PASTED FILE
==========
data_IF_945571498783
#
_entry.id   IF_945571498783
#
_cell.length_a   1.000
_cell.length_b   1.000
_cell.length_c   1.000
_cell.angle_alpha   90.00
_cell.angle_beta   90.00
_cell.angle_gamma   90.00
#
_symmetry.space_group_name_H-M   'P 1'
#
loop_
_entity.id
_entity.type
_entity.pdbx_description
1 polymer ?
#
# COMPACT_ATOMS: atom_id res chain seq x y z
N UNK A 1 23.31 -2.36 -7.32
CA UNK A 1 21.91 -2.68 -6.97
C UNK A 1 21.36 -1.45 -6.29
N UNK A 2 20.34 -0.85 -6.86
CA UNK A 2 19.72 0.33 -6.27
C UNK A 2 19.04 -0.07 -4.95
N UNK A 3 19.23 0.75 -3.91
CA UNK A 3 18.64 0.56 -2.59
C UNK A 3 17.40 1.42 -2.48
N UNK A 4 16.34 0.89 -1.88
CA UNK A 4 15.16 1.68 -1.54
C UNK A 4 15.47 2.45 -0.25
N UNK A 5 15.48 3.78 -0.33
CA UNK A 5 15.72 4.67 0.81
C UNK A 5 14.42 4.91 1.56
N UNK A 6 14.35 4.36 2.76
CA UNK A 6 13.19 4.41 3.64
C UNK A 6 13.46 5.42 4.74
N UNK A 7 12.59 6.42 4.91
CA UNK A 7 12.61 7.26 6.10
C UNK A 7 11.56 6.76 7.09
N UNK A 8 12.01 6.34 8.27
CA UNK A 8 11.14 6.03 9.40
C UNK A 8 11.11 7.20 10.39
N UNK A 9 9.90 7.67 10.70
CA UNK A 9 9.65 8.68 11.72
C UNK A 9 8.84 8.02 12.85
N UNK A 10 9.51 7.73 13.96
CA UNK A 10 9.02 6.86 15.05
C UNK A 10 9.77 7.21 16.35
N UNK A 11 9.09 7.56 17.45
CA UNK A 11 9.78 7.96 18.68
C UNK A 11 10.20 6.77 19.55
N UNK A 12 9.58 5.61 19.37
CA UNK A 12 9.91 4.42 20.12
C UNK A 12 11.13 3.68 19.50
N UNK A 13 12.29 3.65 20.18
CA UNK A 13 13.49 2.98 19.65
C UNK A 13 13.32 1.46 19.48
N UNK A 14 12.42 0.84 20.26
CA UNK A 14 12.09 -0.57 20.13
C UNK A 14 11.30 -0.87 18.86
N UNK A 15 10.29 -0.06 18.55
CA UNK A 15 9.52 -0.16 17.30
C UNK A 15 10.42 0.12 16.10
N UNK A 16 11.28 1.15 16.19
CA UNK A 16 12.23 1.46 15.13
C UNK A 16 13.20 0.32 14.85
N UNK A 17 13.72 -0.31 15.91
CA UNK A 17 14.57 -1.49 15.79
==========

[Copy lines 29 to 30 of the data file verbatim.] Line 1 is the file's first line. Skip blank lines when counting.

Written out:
C UNK A 3 17.40 1.42 -2.48
N UNK A 4 16.34 0.89 -1.88